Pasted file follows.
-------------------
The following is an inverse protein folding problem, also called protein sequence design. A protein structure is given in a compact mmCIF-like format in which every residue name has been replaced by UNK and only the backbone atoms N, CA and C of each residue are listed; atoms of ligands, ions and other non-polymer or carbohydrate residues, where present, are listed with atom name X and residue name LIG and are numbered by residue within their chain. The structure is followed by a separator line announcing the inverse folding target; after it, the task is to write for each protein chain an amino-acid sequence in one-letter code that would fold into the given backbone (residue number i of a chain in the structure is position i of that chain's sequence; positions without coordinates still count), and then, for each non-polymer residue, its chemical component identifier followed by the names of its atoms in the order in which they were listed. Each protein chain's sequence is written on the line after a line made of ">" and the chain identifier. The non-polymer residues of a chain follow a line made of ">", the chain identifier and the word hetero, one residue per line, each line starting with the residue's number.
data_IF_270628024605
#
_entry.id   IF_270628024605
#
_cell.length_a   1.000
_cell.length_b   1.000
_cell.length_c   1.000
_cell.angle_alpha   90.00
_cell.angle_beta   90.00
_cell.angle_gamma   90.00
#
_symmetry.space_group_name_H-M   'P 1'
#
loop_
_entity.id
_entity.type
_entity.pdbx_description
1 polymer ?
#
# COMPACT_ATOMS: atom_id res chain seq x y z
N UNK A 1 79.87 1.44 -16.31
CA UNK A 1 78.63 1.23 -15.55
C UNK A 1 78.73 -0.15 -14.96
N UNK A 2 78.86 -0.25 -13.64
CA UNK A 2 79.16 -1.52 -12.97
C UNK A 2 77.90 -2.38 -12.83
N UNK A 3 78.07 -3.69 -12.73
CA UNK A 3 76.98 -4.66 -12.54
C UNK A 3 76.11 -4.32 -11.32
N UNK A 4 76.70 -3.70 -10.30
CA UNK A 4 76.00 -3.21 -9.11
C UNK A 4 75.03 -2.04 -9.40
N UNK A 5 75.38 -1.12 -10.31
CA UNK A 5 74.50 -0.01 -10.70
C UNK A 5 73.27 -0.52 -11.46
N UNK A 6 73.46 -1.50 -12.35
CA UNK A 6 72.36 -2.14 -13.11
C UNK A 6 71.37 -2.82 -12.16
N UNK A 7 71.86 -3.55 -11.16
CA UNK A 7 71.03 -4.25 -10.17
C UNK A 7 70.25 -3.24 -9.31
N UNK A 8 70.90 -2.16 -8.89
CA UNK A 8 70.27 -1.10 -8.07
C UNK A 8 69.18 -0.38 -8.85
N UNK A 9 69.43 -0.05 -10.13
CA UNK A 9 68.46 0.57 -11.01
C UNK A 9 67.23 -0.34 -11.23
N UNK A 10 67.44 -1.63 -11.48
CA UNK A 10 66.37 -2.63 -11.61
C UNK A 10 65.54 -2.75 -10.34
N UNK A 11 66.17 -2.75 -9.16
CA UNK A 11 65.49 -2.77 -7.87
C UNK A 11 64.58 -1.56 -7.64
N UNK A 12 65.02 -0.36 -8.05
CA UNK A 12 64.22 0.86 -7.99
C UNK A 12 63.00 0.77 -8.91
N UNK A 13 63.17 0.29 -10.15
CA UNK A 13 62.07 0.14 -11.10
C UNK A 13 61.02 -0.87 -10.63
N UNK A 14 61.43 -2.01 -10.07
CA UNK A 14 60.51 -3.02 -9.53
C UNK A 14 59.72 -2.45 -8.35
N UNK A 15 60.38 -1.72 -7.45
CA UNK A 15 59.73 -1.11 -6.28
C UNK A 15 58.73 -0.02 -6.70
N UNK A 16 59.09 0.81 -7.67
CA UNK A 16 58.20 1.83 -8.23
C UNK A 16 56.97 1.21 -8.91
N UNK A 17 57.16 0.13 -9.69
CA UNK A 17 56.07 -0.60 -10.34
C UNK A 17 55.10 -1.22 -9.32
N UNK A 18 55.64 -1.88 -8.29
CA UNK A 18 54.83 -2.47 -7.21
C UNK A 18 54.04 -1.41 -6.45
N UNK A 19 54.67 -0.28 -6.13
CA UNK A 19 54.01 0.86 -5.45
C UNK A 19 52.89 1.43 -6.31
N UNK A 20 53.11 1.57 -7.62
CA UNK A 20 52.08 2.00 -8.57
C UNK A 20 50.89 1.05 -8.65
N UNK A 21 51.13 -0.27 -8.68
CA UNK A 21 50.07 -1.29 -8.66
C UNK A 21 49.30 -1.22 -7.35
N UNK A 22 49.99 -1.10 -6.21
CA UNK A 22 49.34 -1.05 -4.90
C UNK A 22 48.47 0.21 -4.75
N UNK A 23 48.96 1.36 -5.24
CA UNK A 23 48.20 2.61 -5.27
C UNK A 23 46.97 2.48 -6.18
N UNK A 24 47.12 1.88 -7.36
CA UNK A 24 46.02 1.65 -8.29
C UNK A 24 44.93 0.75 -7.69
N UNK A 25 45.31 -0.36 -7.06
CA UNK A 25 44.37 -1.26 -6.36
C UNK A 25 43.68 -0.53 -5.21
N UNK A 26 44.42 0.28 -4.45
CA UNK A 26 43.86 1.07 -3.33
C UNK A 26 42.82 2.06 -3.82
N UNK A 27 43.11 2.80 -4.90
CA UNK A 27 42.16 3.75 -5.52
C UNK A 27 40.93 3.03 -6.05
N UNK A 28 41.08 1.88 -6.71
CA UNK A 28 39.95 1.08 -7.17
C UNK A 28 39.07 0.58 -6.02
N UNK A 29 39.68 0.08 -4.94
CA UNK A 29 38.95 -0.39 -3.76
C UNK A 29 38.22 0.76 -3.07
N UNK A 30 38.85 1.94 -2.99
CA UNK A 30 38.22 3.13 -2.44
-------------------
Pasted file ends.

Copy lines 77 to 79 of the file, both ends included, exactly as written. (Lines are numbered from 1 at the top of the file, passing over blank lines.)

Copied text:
CA UNK A 19 54.01 0.86 -5.45
C UNK A 19 52.89 1.43 -6.31
N UNK A 20 53.11 1.57 -7.62